The subject was painting, specifically the political kind.
“You have to make it so people want to look at it,” Jane Irish was saying. “I mean, I love the idea of being somewhat seductive.” She let out a gleeful laugh. “The more beautiful it is, the more people will look at it.”
That approach serves goals that are both subversive and lofty, and it represents just one of many alternating currents pulsing through Irish, who has served as coordinator of Penn’s MFA program for the past 16 years and is stepping down at the end of the semester. The duality is most evident in the way she harnesses the disparate energies and skills required to make eye-seducing, thought-provoking fine art by night while shepherding dozens of graduate students through the MFA program by day.
“I look up to her as an example of how an artist can balance the needs of a full-time job and also develop a serious studio practice outside of it,” says Kelsey Halliday Johnson GFA’12, a former student of Irish’s who is now assistant curator at Locks Gallery in Philadelphia, where an exhibition of Irish’s works just closed.
The benefits have flowed both ways. “Penn was a great place” for someone who needed to balance those needs, says Irish. “It’s wonderful being around young artists, learning what’s contemporary every day in the field, being around amazing faculty and visiting artists.”
There is also the form-shifting involved in adapting to different media, which in recent years has included more and more of her delicate, subversively decorated vases and other ceramic works.
“Each medium holds its own possibilities for how Jane can explore the stories she wants to tell, the symbolism she explores, and the history of decorative arts she is so engaged with,” says Johnson. “Having a group of faculty and staff that are all practicing interdisciplinary artists—like Jane—is what allowed the Penn MFA program to reinvent itself starting in 2010 and go in a new direction.”
Trained as a painter at a time when many art schools took a “sort of French delight in painterly presentation and representation,” Irish says that she always saw herself as a conceptual artist, inspired by the likes of Bruce Nauman and Vito Acconci. Which leads to another duality within her work: the scenes of war and protest and resistance that infiltrate her luminous, seemingly playful interiors of French drawing rooms and Italian palazzi. (Think Going After Cacciato or In Country as dreamed by Toulouse-Lautrec.)
“I’ve always had a sort of social consciousness to my painting,” says Irish, who notes a number of artistic turning points in her career. “In 1989, I saw a lot of shows about the French Revolution, and just seeing what artists were doing at a time of political upheaval—which artists were still painting for the Academie [des Beaux-Arts] or the Salon [de Paris], and which were painting political work—kind of excited me.”
As she traveled through Europe to look at porcelain, she found that many of the porcelain museums were located in the same towns as French Resistance museums. When she returned to the States and wanted to research the Resistance in the library, she often found herself looking at a nearby subcategory: Resistance, Draft.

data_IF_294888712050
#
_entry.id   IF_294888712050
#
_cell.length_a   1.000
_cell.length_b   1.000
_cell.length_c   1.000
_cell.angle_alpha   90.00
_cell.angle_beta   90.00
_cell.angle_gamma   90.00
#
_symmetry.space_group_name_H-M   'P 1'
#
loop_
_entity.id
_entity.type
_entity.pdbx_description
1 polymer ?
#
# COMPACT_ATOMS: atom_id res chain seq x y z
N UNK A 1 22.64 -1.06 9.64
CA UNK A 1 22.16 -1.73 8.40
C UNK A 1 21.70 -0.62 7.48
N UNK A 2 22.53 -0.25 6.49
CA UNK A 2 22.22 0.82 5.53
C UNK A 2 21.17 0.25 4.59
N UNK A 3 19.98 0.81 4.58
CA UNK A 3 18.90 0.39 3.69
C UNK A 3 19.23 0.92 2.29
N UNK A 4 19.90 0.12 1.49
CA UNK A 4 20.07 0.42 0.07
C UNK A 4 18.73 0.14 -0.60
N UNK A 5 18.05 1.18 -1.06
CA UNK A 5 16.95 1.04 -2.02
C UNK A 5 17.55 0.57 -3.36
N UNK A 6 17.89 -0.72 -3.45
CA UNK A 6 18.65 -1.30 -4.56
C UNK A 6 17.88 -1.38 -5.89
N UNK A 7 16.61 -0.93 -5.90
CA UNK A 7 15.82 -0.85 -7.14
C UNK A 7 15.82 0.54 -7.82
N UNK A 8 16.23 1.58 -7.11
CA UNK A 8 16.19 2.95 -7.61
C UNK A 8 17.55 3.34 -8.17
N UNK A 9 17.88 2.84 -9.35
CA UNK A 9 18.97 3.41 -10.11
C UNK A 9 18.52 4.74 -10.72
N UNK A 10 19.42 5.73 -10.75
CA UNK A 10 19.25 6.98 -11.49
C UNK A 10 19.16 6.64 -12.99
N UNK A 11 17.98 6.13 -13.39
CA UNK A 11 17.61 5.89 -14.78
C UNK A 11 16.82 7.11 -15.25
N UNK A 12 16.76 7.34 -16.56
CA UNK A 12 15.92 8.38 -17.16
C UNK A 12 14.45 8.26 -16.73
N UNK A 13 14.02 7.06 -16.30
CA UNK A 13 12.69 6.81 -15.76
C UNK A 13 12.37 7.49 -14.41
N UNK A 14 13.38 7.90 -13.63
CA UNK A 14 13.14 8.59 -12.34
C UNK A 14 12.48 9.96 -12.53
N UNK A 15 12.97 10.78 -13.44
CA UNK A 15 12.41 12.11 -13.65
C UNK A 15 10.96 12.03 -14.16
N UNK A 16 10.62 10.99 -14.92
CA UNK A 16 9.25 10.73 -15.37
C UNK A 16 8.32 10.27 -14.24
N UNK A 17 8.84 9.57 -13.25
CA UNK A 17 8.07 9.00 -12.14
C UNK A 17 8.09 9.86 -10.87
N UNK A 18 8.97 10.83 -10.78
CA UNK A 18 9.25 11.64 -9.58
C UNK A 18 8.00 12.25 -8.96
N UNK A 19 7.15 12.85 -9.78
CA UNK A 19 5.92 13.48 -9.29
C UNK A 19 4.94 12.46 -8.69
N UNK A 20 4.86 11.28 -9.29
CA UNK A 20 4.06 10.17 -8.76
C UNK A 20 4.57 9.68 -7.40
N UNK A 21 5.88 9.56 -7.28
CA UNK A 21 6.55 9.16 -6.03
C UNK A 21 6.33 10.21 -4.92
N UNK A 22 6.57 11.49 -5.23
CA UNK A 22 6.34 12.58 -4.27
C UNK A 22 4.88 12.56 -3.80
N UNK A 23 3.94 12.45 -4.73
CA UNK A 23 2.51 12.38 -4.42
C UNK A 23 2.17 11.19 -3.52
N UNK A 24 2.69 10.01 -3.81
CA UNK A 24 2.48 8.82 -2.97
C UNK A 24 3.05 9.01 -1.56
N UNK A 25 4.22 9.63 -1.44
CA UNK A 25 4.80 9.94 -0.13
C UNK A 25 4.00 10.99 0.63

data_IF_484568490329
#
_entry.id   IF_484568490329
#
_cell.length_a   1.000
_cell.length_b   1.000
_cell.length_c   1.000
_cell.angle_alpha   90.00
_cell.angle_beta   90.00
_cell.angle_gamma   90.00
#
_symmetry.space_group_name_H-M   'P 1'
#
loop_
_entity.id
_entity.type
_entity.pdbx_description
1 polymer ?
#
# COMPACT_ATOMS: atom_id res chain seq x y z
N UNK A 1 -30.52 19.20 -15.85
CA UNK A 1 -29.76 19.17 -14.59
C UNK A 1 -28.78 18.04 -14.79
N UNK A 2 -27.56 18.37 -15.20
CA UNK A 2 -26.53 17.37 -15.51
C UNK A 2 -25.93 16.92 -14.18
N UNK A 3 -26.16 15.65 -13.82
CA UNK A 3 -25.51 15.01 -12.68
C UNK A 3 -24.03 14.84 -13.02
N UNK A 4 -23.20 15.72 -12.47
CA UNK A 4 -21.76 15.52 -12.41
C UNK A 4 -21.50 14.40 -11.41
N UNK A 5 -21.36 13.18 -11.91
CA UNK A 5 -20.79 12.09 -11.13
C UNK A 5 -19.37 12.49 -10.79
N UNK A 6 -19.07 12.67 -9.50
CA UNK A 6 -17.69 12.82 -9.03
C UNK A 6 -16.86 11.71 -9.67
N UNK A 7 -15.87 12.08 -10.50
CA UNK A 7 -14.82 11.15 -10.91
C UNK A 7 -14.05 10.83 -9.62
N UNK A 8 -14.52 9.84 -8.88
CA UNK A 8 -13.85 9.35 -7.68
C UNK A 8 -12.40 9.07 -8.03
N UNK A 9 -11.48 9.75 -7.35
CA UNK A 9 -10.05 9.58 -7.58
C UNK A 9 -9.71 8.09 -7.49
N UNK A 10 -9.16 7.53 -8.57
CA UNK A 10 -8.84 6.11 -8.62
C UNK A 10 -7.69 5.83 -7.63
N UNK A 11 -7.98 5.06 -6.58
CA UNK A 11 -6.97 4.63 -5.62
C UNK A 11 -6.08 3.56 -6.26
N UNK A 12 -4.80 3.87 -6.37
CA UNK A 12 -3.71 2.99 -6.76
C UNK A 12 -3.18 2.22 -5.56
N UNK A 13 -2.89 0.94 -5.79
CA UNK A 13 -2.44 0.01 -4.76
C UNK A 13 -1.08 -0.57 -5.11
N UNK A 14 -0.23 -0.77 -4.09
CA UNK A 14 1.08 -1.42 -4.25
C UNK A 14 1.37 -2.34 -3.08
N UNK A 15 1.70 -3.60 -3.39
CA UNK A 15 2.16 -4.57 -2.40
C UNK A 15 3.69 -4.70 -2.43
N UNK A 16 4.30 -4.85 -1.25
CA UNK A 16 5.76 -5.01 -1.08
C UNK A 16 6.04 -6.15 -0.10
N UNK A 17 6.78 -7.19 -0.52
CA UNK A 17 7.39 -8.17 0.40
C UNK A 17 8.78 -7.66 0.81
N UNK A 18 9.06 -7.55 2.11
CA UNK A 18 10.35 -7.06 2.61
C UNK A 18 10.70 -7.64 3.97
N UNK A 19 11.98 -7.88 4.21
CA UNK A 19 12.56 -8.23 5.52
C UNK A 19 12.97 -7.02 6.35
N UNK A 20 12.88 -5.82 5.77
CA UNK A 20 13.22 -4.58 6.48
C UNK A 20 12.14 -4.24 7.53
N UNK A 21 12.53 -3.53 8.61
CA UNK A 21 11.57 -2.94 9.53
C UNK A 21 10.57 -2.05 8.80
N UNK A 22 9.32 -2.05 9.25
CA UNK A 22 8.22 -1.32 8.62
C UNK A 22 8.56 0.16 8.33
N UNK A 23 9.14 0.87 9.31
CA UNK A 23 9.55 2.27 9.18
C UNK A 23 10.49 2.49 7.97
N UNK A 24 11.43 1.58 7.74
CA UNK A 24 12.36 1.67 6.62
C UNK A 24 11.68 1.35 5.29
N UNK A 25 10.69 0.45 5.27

“I said, ‘Oh, right! I know about Draft Resistance—I grew up with that,’” Irish recalls. “It was sort of a weird linguistic thing, but I was really looking to find some kind of meaning to my work that would take me beyond the formal—a real calling that would commemorate something that I cared about. So I started to think about the ’60s, and the Resistance period during and after the Vietnam War, and started painting things about it.”
As she focused on the “positive signs of resisting, to commemorate the people who stood up,” her work often centered on Vietnam Veterans Against the War, which Irish sees as representing “people from within the system that served but had the strength to change, or the strength to resist.”
Starting in 2008, Irish traveled three times to Vietnam, where her work drew on literary imagery (from Tim O’Brien’s war novels to the 18th-century poetry of Ho Xuan Huong) and landscapes ranging from rural Buddhist temples to the Perfume River in Hué. She returned from each visit with about 20 significant paintings, many of which she incorporated into larger works.
Irish wasn’t through with Europe, though. After gaining entrée to private houses in Brittany, where she painted interior scenes of parlors, she found herself creating similarly luscious images inside the palazzi of the Medici in Florence. Her forays into the world of ceramics have led to a style that is at once “high French” and accessibly American—much of it, again, infused with motifs of Vietnam.
“By somehow painting the beauty of this country that we managed to defoliate, it’s just leading me in the direction of something beautiful and positive, but also conscious,” she says. “At the same time, I’m still continuing with the Resistance motifs. It’s getting a little more mythic. When we think of the Vietnam War, we think of motifs like Rambo or the Eddie Adams photo of the burning napalm [girl]. What if the artist’s work was strong enough that it could replace that?” —S.H.